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There are lots of different variations to both the timing and spacing in any given piece of animation that can change the physical makeup of the character and the way they act.

Here are just a few versions of the same thing. Single frame through the animation to see the specific differences.

Try doing some of these in your own animation tests.

This first one is the standard version from the process I've shown you, shot on twos.

In this next one, I've simply inbetweened all the drawings and shot it all on ones.

Shooting it on ones makes it smoother. Can you see the difference?

In this next one, I've mad a very subtle change to the favor right after the squish position; rather than it being a round ball, I made it stretch but still stay in contact with the surface.

In this version, I've stretched the favor before the squish as well.

In this version, I've stretched the drawings before and after the favors.

In this version, I've stretched the three drawings before the squish key.

This final version has a stretch on the four drawings before the squish and a wobble on the way back up to the top.

An Alternate Timing
As a very general statement at this point in your training, there are always variations that you can choose in your timing. It all depends on the effect that you want to get. Add more drawings and the action becomes slower. Take out drawings and it's faster. Shoot some on ones and some on twos to make certain parts snappier.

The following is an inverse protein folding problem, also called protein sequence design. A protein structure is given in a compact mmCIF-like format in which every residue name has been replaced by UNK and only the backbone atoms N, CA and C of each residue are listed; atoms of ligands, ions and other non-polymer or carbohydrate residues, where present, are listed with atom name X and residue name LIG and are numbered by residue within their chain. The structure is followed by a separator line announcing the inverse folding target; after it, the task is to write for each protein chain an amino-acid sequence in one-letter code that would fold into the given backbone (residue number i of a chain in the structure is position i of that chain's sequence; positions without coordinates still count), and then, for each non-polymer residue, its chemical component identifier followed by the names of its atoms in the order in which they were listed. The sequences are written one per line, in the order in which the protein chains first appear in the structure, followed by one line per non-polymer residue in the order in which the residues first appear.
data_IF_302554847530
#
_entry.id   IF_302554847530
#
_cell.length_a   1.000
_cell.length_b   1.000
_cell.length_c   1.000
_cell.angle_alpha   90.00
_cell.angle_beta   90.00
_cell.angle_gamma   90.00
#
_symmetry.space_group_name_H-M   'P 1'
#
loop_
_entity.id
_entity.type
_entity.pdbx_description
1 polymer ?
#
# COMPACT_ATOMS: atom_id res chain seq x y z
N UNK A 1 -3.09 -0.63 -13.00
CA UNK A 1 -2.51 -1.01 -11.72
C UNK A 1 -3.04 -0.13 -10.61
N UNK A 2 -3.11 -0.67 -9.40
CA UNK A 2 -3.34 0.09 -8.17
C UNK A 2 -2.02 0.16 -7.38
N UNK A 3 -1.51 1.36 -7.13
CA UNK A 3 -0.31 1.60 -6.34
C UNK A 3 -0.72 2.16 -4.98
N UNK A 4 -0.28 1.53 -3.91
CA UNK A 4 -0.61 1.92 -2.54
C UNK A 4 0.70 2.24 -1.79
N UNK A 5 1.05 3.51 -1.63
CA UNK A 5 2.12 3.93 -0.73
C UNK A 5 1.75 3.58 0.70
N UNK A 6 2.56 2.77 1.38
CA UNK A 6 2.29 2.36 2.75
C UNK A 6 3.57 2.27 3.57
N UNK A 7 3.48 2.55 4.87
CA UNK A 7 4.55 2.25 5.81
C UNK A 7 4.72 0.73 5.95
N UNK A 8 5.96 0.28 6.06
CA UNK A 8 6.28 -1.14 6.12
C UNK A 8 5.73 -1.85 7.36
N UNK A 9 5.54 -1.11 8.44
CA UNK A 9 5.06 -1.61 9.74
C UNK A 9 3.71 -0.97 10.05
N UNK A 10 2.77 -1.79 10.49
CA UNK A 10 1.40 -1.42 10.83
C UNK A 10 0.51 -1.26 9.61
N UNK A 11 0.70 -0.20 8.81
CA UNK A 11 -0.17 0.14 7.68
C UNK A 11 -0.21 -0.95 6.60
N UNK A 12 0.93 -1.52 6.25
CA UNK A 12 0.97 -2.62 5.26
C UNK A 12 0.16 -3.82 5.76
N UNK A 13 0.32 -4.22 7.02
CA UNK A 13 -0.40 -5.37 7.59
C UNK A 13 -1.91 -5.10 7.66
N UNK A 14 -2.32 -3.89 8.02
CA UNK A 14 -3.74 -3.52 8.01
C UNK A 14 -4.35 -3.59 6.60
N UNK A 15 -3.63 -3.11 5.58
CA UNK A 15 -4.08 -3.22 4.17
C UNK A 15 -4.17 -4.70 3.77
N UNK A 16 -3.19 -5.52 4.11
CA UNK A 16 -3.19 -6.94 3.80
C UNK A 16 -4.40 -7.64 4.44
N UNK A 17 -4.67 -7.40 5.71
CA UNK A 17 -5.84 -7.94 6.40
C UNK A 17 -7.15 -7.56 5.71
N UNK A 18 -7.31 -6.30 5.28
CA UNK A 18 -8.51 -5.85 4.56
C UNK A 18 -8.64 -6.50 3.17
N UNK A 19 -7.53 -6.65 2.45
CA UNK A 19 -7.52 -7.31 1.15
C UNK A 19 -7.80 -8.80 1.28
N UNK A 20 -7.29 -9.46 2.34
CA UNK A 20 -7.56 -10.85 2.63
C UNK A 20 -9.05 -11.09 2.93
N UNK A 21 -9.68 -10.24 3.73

In this next example, you can alter the timing charts to look like this:

This will create an 11 drawing cycle. It also moves the drawings # 6 and 7 closer to the key positions. These are called "favors" or "cushions" that soften the action into or out of the key pose. Essentially they are physically closer to the key pose in distance than the "half way inbetweens" in #5 and 7 in the upper example.

Another alternative that some animators favor, is the numbering of the drawings in odd numbers. Rather than numbering sequentially: 1, 2, 3, 4, 5, 6, 7, 8, 9, 10, 11, etc. They count only the odd numbers: 1 is 1, 2 is 3, 3 is 5, 4 is 7, etc. or 1, 3, 5, 7, 9, 11, 13, 15, 17, 19, 21, etc.

The reasoning behind this is that if the drawings are shot on twos, why not have the drawings match the exposure # as well?

Here's what the timing charts would look like if the odd numbering system was used:

The final stage is to now complete all the inbetweens.